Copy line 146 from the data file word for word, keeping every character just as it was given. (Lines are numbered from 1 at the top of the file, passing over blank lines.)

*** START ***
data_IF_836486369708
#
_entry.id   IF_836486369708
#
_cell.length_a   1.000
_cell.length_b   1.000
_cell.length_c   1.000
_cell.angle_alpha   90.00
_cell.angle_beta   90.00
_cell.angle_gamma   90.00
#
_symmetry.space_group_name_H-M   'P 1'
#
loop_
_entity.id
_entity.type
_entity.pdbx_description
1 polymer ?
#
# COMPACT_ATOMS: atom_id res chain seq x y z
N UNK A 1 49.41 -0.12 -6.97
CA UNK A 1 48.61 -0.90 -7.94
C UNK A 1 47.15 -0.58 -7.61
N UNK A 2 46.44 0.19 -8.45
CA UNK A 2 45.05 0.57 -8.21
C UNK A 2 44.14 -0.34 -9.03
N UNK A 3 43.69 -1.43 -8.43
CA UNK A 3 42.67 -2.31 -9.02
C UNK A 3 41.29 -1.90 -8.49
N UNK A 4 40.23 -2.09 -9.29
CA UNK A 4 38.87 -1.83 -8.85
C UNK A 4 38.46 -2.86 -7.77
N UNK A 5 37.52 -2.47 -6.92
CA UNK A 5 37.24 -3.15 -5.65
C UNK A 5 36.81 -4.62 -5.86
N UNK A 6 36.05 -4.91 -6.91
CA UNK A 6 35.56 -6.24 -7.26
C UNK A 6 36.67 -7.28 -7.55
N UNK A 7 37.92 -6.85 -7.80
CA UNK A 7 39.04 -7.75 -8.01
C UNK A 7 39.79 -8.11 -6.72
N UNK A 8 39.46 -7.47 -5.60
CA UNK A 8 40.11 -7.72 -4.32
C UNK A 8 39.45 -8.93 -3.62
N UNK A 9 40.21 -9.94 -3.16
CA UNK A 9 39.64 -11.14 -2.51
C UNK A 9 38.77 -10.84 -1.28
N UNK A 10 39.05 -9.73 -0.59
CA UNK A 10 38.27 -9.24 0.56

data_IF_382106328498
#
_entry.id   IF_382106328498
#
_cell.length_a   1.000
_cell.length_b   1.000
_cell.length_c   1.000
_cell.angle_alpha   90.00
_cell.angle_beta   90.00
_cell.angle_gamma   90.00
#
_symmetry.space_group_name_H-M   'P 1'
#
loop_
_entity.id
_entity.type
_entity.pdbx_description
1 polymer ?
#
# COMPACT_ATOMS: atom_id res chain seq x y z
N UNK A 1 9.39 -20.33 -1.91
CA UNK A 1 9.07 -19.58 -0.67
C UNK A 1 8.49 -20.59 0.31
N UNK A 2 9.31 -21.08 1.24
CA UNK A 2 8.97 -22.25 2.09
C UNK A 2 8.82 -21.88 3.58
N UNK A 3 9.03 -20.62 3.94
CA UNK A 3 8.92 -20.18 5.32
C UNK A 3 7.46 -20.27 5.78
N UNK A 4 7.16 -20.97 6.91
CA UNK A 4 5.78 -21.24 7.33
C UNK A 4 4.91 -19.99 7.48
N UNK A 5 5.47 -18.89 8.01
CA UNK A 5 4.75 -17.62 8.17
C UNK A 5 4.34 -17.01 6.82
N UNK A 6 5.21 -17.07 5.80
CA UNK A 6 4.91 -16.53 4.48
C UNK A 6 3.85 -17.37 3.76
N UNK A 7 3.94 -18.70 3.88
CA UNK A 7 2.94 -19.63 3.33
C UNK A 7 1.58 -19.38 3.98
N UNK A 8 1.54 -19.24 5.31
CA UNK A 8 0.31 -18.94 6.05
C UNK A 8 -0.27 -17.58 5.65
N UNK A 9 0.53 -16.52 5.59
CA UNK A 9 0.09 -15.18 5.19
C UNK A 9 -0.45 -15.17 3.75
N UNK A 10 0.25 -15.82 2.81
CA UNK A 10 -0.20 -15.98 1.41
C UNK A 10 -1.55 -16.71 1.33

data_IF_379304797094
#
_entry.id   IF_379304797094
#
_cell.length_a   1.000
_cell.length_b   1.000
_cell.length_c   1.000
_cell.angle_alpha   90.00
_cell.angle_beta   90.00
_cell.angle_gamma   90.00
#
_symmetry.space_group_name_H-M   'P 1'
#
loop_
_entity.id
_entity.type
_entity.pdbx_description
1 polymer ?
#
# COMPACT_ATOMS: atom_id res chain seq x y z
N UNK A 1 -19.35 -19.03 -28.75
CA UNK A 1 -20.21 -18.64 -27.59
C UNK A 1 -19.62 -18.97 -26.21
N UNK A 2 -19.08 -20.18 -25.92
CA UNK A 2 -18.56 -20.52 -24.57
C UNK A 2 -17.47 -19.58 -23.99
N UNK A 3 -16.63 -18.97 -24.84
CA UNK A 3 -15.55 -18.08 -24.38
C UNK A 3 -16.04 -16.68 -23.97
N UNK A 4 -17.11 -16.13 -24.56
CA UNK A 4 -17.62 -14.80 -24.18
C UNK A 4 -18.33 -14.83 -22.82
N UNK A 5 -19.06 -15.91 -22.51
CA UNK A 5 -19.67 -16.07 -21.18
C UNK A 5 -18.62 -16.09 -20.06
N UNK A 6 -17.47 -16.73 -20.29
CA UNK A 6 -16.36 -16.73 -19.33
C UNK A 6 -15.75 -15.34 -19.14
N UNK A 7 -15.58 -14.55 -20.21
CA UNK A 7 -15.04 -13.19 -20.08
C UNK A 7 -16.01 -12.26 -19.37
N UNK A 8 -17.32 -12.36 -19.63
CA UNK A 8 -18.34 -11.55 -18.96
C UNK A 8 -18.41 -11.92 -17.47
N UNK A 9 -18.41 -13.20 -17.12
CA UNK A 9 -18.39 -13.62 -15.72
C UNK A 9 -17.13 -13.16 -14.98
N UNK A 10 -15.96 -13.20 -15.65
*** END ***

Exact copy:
C UNK A 9 -17.13 -13.16 -14.98